Into the Strange Unknown: The Untamed Story of Nashville's First Family of Film
By David D. Duncan and Jim Ridley

Ron Ormond has never received the notoriety of contemporaries like Russ Meyer or Herschell Gordon Lewis, primarily because his films have been hard to find in the past decade. Even so, Ormond and his family production company, the Ormond Organization, have achieved a modest renown that continues to spread. Their distinctive movies are sought after by video collectors, and last fall Nashville's Sinking Creek Film/Video Festival, one of the country's oldest and most prestigious showcases for independent film, honored the Ormonds with a tribute.

It's safe to say that the movies that bear the Ormond name are unlike anything else you've ever seen. They are a fascinating mixture of the sacred and sleazy, the prosaic and the surreal. They belong to a time before VCRs and cable when maverick independent moviemakers gambled their fortunes to piece together financing for picture after picture. On the fringes of the filmmaking industry, only one criterion applied: Could it sell? Ormond pictures could sell, and they sold big. They scored with beasts, beatings, and buxom babes. In their adopted hometown of Nashville, where Ron ultimately relocated his films, his financing, and his family, they filmed country when country wasn't cool. Their artistic credo was spelled out in blazing letters atop their mid-1960s pressbooks: "It's Exploitable!" Then, when the Ormonds were at the peak of their craft, their career suddenly took its most unusual and fascinating turn of all.

June Carr was born into a New York show business family and hit the boards running at age 14. Her father Cliff ran a famous Broadway nightspot called Coffee Cliff's, where Legs Diamond and other touts would congregate after hours. Cliff had been a burlesque comic himself, often appearing with a young second banana named Bert Lahr. June's mother, Norma, was an ingenue type who also performed specialty acts in vaudeville. By the time she reached 25, June had appeared on stage alongside most of the remaining great vaudevillians, including Bob Hope, Milton Berle and Edgar Bergen. She also appeared with Hope and Bergen in several shorts for MGM, which occasionally turn up on American Movie Classics. Her travels carried her to London, where she danced the Lambeth Walk in the arms of the Duke of Windsor. June led an exciting life by anyone's standards, but her world changed forever during an engagement at Capitol Theater in Portland, Oregon, in 1938.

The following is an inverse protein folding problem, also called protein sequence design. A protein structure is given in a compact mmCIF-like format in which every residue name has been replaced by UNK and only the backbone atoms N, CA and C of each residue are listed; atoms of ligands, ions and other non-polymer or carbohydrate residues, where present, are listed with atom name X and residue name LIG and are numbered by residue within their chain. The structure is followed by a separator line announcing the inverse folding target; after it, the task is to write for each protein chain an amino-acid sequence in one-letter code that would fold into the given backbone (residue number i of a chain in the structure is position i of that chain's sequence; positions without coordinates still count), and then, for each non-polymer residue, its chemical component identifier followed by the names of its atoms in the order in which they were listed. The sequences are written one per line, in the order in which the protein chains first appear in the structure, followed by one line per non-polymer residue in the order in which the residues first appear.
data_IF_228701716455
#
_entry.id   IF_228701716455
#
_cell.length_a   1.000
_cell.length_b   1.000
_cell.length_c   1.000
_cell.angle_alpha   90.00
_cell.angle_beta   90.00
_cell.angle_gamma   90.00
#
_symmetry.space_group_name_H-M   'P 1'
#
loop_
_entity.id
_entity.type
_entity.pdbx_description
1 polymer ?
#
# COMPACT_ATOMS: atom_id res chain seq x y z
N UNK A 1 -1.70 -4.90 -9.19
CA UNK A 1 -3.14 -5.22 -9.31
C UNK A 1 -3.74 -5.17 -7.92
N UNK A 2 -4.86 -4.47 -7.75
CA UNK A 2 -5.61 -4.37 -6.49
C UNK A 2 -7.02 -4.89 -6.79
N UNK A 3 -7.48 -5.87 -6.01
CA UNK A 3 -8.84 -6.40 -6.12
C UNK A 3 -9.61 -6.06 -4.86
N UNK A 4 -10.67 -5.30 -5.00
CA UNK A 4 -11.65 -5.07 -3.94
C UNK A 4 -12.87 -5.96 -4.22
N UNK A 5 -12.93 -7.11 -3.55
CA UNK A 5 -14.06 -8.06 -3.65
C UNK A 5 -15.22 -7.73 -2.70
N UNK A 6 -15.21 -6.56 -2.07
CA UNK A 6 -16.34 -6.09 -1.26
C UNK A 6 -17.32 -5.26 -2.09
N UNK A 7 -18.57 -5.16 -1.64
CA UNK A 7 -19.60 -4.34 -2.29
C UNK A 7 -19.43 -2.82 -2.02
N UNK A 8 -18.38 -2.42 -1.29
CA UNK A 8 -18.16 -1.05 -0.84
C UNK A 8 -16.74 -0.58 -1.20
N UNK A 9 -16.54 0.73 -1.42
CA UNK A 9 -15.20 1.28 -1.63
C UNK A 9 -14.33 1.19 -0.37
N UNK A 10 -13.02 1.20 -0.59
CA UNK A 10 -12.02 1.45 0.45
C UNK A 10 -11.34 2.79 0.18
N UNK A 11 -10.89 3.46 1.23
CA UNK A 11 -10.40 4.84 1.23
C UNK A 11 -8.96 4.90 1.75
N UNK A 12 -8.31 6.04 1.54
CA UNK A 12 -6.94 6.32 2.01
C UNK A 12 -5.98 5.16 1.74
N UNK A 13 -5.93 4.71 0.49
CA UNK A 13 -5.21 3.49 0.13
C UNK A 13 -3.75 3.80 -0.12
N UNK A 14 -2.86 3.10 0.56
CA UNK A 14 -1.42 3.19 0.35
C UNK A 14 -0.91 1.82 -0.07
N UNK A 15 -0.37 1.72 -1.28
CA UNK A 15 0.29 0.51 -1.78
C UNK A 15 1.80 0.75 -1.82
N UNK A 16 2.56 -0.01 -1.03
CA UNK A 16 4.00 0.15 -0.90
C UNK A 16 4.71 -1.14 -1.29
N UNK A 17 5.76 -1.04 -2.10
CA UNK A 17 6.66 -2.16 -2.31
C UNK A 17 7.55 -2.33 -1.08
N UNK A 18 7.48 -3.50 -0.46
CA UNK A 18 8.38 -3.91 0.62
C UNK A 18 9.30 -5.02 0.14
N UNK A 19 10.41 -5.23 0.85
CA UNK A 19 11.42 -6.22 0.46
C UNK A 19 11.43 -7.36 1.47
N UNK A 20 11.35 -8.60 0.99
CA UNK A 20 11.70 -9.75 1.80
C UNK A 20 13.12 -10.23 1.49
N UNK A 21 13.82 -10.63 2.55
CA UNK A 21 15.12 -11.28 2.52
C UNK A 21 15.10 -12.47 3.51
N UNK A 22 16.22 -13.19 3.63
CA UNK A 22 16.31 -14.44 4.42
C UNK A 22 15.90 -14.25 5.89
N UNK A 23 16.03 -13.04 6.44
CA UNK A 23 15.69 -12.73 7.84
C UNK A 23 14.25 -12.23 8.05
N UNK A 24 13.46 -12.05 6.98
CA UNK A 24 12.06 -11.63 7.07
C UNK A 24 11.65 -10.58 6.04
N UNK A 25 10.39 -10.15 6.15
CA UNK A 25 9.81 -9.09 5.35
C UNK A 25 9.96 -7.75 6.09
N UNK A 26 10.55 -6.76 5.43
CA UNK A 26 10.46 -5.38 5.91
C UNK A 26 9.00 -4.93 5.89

A charismatic master of ceremonies and magician by the name of "Rahn" Ormond happened to be on the same bill, and June was immediately smitten by him.

She predicted on the spot that although she had never met the mystery man before, he was the one she would marry. Three short weeks later, after one all-night conversation and some fast negotiations, her premonition came true. They spent $6 on a marriage license and paid a judge $2 to perform the ceremony. After the wedding ceremony, June left immediately for her next show. Ron went to San Francisco to tell his mother. His mother demanded, "So where's your wife?" "In Chicago," Ron answered. "You just got married and your wife's in Chicago!" his mother exclaimed. Ron shrugged. "Things are different in show business."

From that day forward, Ron and June forged what would be a lasting personal and professional partnership. She helped Ron polish his act, and together they assembled package variety shows to take on the road. The Ormonds travelled extensively in the Southern states and spent their time between engagements with their families, who had relocated to Southern California. Despite their busy schedules, in 1950 the Ormonds were blessed with a child, Tim, who would round out the family business. As Tim's godfather, the Ormonds chose Ron's friend Bela Lugosi.

A chance meeting with Lash LaRue led to a promotional road tour, which in turn resulted in Ron crossing paths with the owners of Howco, Joy Houck, Sr. and Francis White. Howco was a flourishing film company which counted the Consolidated Theatre chain among its holdings in the South. Ron boldly offered a script tailored for Lash LaRue titled DEAD MAN'S GOLD and Howco approved it for production. Ron's film career had officially started, and he utilized every opportunity to learn the technique and business of film. It didn't take long for Ron to work his way behind the camera as director. From 48 to 56, he directed and/or produced and wrote over 30 feature for Howco, then Screen